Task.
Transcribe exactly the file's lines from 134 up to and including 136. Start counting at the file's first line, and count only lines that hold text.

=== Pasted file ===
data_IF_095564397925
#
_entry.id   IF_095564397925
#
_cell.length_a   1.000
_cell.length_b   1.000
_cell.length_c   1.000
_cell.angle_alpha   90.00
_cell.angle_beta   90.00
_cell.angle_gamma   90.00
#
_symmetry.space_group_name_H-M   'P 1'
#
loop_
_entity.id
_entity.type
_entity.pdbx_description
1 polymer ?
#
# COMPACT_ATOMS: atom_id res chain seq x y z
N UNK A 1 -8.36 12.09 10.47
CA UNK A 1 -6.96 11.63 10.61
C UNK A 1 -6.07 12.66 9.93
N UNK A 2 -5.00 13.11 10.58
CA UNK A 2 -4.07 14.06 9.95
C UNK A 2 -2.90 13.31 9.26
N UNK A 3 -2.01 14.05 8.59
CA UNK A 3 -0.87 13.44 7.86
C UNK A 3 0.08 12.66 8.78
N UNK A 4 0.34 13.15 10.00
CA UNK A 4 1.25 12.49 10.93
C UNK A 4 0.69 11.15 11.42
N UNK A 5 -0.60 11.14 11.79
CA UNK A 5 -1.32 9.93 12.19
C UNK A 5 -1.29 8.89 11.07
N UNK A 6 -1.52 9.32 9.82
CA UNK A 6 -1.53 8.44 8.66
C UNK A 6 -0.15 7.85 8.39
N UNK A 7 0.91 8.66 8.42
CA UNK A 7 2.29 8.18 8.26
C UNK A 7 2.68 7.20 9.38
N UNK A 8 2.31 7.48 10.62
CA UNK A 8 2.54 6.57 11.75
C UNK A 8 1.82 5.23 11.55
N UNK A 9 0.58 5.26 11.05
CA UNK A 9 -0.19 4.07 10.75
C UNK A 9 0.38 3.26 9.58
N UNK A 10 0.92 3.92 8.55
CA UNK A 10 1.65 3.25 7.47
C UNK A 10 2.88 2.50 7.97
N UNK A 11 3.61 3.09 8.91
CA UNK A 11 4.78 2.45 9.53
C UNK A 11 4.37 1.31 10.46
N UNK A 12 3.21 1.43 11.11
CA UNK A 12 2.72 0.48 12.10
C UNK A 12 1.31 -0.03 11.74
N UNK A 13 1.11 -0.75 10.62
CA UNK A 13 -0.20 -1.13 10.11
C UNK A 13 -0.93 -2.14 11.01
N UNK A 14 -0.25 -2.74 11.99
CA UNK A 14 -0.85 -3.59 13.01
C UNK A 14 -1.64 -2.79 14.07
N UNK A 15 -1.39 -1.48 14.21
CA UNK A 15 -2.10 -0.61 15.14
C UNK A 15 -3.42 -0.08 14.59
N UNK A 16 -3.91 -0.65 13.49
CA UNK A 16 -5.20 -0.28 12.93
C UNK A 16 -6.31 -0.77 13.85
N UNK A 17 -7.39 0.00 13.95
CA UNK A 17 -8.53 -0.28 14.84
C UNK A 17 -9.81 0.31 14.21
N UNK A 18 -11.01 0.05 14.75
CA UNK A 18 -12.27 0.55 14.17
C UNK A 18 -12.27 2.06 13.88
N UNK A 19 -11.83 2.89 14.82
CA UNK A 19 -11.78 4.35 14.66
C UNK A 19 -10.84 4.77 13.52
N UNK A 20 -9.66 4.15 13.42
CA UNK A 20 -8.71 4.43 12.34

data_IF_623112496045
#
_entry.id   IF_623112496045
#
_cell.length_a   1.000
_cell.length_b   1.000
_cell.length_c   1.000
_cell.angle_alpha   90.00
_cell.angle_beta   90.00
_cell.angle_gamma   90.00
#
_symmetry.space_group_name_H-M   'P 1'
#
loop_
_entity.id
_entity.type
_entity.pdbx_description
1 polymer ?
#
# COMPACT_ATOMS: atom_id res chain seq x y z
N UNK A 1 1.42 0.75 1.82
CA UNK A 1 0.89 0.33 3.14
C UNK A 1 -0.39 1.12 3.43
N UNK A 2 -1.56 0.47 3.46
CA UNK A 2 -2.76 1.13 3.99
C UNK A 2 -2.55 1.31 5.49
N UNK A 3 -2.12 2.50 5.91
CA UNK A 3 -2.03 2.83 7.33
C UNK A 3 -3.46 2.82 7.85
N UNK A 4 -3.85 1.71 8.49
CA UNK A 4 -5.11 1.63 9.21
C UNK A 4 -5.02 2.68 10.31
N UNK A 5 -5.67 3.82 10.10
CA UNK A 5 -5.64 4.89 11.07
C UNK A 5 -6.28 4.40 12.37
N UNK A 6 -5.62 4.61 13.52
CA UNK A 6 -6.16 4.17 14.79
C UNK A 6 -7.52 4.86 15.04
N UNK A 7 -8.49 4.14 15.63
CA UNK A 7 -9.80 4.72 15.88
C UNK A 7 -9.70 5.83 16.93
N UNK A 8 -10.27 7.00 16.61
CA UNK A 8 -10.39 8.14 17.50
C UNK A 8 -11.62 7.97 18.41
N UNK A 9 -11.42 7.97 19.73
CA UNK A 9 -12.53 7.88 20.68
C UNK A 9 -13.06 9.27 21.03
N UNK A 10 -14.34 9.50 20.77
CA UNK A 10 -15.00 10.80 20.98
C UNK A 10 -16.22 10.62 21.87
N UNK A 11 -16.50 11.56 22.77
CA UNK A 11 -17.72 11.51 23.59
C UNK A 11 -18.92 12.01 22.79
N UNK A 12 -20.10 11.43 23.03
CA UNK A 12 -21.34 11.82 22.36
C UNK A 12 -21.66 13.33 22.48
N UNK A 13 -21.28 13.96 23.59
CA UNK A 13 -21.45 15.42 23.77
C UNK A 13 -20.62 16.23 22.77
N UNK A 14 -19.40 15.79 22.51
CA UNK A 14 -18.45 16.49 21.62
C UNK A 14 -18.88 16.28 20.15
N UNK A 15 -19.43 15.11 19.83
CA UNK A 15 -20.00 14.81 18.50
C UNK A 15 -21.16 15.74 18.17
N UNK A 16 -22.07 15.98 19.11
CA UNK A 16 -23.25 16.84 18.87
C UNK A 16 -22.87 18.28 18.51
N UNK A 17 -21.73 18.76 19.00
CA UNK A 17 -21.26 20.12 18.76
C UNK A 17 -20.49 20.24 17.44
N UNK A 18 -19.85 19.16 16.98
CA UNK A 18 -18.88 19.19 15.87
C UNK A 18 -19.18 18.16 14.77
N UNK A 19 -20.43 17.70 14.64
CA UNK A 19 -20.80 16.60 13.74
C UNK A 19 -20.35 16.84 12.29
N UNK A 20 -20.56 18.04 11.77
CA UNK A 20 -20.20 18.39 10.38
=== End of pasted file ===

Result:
CA UNK A 12 -21.34 11.82 22.36
C UNK A 12 -21.66 13.33 22.48
N UNK A 13 -21.28 13.96 23.59